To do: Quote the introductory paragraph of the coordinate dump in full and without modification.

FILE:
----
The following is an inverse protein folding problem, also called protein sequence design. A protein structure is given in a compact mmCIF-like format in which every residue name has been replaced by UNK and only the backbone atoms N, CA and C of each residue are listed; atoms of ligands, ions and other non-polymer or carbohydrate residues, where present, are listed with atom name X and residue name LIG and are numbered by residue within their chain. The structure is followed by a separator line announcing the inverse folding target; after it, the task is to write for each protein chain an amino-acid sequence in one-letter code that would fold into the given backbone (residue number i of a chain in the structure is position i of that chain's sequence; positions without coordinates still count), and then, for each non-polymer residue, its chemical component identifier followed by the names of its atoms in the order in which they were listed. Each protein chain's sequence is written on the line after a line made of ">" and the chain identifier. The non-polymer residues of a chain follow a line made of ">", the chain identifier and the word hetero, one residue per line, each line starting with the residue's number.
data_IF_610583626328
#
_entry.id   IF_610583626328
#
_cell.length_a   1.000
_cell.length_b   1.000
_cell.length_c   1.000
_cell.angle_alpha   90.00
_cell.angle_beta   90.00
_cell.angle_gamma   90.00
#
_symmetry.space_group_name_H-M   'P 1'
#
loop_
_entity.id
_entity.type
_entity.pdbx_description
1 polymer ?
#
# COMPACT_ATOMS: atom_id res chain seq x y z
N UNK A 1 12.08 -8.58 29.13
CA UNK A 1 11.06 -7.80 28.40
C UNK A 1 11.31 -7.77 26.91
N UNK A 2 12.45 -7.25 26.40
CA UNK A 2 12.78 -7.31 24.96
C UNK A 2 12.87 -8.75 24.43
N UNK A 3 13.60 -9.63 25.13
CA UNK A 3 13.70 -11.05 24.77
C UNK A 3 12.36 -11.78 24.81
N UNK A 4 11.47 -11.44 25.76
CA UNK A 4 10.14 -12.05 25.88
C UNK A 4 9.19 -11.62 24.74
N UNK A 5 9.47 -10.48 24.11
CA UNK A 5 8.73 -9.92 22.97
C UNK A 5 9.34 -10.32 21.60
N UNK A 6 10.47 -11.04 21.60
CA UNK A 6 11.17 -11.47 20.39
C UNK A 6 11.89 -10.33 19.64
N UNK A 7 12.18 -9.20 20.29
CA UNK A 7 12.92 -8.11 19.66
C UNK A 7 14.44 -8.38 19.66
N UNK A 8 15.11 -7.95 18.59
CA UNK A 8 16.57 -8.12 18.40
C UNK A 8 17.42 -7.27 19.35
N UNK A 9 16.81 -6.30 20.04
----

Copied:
The following is an inverse protein folding problem, also called protein sequence design. A protein structure is given in a compact mmCIF-like format in which every residue name has been replaced by UNK and only the backbone atoms N, CA and C of each residue are listed; atoms of ligands, ions and other non-polymer or carbohydrate residues, where present, are listed with atom name X and residue name LIG and are numbered by residue within their chain. The structure is followed by a separator line announcing the inverse folding target; after it, the task is to write for each protein chain an amino-acid sequence in one-letter code that would fold into the given backbone (residue number i of a chain in the structure is position i of that chain's sequence; positions without coordinates still count), and then, for each non-polymer residue, its chemical component identifier followed by the names of its atoms in the order in which they were listed. Each protein chain's sequence is written on the line after a line made of ">" and the chain identifier. The non-polymer residues of a chain follow a line made of ">", the chain identifier and the word hetero, one residue per line, each line starting with the residue's number.